Not Your Grandfathers Barbershop

September 6, 2005
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GRAND RAPIDS — The slogan says it all: "Not your grandfather's barbershop, but he's always welcome!"

The newest addition to the downtown landscape, Jude's Barbershops, is wrapping up a seven-day free haircut promotion today, part of the grand opening celebration for its flagship location at 125 Ottawa Ave. NW.

From the 42-inch plasma screen TV to the rock 'n' roll décor and complimentary Pabst Blue Ribbon, Jude's lives up to its slogan. It isn't a traditional barbershop. By design, it has more in common with a salon than the neighborhood barbershop.

"It's called a barbershop, but it serves both men and women," said proprietor Thomas Martin. "High-end salons have more of a women's atmosphere. We wanted to strike a difference balance."

Martin and his wife, Heather, own and operate Kentwood's Studio1 Salon and Day Spa. There, his clientele is over 70 percent female. Martin expects Jude's to reverse that ratio using a model developed by a unique eight-unit chain in Portland, Ore.

"We like to think of it as a modern-day barber shop," he said.

Some elements are throwbacks to traditional barbershops, such as straight razor shaves and neck cleanups; others are unique to the Martin family, such as the Pabst and the name Jude — his father's name.

As a whole, Jude's revisits classic barber services — hot towel facials, shoulder massages, shaves, beard trims and clipper cuts — in a salon fashion.

Over the next year, Martin intends to open 12 more locations, including four more this fall in Cheshire Village at 221 Plainfield Ave. NE, Gaslight Village in East Grand Rapids, Rivertown Circle in Grandville, and in Jenison.

Roughly a mile due north, at the corner of Leonard Street in the Old North Boundary shopping center at 1140 Monroe Ave. NW, another barbershop is testing the burgeoning downtown market with a traditional approach.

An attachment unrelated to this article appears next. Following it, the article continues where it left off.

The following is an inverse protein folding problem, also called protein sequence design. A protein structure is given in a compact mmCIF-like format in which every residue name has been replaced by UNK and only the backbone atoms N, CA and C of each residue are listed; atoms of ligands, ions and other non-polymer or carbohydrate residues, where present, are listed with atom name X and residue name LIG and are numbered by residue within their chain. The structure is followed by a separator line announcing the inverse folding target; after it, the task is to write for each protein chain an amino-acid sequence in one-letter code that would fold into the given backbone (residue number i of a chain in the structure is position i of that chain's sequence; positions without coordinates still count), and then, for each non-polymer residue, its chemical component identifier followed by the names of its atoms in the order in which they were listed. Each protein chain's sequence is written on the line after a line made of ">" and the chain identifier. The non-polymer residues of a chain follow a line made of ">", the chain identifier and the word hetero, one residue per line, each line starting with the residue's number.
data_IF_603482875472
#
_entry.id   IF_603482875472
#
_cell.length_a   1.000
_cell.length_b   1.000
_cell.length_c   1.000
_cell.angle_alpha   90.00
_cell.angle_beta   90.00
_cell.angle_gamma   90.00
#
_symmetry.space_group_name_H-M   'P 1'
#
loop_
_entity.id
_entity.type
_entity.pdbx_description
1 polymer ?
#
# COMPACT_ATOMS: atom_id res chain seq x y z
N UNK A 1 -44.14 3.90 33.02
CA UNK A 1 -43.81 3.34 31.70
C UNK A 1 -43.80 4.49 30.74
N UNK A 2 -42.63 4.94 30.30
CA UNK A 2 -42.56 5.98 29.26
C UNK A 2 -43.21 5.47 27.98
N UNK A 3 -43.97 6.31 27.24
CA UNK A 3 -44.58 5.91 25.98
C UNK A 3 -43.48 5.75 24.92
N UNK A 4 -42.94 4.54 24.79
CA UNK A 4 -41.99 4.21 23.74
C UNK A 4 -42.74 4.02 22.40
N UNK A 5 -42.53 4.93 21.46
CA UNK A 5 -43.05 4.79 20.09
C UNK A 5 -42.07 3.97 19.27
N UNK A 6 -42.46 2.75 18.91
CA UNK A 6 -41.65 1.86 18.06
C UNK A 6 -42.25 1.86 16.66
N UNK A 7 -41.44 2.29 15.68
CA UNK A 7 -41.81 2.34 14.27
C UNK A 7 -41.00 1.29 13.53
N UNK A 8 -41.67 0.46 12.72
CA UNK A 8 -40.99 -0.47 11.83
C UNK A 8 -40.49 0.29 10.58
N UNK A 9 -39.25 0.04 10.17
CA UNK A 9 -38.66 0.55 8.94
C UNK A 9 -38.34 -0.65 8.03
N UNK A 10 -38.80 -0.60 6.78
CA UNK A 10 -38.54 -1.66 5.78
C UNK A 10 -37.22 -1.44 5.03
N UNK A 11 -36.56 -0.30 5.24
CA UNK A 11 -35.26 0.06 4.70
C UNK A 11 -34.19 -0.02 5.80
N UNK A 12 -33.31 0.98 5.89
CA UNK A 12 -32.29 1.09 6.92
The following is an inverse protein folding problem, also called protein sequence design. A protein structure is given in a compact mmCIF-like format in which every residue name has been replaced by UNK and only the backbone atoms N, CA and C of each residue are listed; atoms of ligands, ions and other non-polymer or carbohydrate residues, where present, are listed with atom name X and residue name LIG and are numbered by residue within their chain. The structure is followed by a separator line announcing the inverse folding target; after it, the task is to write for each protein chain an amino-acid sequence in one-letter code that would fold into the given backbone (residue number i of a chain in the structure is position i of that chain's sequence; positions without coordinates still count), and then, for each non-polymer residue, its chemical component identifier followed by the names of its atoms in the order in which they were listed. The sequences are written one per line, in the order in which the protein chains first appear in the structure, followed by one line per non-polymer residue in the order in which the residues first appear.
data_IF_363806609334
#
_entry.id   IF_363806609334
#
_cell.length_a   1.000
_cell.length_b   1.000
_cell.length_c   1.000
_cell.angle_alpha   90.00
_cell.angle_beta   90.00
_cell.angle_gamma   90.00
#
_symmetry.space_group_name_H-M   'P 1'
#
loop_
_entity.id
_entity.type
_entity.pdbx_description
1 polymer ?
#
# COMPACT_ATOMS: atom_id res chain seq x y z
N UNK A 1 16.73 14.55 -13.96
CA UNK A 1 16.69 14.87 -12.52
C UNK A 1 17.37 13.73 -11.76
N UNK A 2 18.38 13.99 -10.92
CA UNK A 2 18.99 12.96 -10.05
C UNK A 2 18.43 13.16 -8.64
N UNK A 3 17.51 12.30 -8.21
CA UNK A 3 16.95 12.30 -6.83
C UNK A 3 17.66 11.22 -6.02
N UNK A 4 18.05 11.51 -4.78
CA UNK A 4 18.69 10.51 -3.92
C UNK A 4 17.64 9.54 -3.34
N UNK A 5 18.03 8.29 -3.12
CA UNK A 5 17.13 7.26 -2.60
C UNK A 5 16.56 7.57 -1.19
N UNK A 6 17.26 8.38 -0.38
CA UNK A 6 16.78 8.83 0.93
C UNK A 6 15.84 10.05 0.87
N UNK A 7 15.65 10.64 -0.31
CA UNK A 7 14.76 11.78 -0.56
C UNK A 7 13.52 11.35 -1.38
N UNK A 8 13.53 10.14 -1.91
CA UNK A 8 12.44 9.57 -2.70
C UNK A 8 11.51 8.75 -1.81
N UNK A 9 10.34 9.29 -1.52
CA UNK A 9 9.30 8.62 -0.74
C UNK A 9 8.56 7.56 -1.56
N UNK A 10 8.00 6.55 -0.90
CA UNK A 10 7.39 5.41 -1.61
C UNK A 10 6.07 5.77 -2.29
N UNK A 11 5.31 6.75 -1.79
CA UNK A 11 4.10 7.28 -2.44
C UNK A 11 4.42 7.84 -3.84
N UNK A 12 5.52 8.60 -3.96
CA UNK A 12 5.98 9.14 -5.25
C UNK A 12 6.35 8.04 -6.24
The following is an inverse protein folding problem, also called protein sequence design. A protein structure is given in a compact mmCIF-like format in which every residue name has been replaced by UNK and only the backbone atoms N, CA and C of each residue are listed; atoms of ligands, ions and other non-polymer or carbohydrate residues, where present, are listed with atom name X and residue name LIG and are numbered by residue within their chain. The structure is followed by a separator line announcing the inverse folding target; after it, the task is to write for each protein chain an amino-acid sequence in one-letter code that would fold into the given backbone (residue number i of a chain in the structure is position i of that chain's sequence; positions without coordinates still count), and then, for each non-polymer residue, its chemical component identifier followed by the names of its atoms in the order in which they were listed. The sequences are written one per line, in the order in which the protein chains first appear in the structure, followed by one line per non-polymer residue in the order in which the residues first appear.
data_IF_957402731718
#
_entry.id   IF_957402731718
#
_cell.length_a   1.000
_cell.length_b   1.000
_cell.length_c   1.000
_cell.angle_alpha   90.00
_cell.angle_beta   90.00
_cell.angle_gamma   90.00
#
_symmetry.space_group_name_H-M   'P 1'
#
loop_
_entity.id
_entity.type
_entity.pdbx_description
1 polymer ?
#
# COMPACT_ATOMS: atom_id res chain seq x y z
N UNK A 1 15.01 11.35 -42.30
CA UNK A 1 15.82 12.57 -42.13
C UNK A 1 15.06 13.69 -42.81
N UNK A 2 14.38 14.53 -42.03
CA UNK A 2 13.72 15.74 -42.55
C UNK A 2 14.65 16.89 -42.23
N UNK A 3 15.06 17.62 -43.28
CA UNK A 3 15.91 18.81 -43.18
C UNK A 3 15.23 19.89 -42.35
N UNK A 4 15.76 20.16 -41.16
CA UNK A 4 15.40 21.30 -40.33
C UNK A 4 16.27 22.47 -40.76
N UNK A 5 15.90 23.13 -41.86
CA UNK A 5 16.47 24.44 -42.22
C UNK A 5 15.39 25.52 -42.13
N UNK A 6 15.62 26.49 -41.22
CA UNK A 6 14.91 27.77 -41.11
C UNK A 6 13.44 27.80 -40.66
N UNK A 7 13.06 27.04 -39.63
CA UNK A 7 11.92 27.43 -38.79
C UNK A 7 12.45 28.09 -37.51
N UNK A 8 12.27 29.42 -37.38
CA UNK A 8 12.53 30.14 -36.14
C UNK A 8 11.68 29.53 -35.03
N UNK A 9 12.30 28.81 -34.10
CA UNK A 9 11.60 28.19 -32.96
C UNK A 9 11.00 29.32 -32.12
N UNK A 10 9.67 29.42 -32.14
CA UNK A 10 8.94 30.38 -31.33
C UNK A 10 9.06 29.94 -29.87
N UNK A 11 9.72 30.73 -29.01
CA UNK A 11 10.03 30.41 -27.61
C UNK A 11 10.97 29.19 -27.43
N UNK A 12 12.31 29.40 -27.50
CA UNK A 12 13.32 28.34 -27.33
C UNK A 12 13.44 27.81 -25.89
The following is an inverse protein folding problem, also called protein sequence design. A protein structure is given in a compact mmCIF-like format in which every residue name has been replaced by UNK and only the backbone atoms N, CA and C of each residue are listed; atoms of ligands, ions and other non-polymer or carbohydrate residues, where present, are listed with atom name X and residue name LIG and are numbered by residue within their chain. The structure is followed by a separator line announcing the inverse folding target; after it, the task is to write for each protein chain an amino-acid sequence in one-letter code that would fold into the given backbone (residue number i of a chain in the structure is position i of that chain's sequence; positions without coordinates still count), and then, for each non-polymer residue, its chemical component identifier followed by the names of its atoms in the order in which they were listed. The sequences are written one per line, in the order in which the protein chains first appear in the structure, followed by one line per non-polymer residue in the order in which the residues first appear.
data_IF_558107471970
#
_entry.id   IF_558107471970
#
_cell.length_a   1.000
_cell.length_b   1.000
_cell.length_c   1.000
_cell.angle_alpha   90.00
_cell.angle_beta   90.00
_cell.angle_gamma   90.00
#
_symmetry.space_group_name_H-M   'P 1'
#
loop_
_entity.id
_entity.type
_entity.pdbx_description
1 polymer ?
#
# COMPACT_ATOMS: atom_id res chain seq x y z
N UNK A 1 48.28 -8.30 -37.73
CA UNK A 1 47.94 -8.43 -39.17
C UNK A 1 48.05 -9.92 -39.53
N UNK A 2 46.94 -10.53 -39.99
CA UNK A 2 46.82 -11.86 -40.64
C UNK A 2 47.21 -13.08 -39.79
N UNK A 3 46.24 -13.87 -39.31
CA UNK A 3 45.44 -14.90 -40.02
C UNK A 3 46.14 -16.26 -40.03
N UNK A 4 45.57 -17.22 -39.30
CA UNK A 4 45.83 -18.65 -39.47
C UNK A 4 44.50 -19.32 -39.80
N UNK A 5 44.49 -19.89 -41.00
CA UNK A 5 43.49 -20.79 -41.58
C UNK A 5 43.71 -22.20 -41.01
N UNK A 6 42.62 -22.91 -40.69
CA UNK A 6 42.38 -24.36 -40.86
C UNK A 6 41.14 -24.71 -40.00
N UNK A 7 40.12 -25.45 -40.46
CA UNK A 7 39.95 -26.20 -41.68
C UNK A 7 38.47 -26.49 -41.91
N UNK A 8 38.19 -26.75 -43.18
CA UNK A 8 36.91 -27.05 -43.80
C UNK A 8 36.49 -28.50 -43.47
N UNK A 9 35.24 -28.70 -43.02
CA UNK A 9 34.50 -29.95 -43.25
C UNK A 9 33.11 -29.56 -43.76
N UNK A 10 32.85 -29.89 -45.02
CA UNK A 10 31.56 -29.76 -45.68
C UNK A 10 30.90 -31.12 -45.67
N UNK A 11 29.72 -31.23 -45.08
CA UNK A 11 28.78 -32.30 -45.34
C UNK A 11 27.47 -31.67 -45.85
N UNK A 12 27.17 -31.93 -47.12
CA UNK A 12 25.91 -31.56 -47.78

"The people that come in here keep coming back," said Mike Brown, who opened Mike's Barbershop in January. "My biggest challenge is just getting people to know I'm here."

Brown has been cutting hair for 28 years. He started his career at a full-service salon after graduating from the Flint Institute of Barbering, in the midst of a long-hair era that saw as many as 75 percent of the nation's barbershops close their doors.

Until the '60s, hair was short and a haircut was needed every two or three weeks, he explained. When long hair was in fashion, patrons could go a month or two without a hair cut. Today, short hair is in vogue again, although Brown has noticed a growing number of teenagers with bushier styles.

The oscillating fashions work in favor of salons and chain establishments like SuperCuts and BoRics Haircare. The chains are protected by sheer volume, created through marketing and convenience. Patrons there seldom care who cuts their hair or at which location they do so. Opposite of that, salons rely on loyalty, with deep margins and extra revenue from product sales.

The chains are less reliant on male clientele than barbershops, while salons are nearly independent of it.

Brown, for instance, readily admits that he isn't interested in cutting women's hair. He's had three female customers since he opened.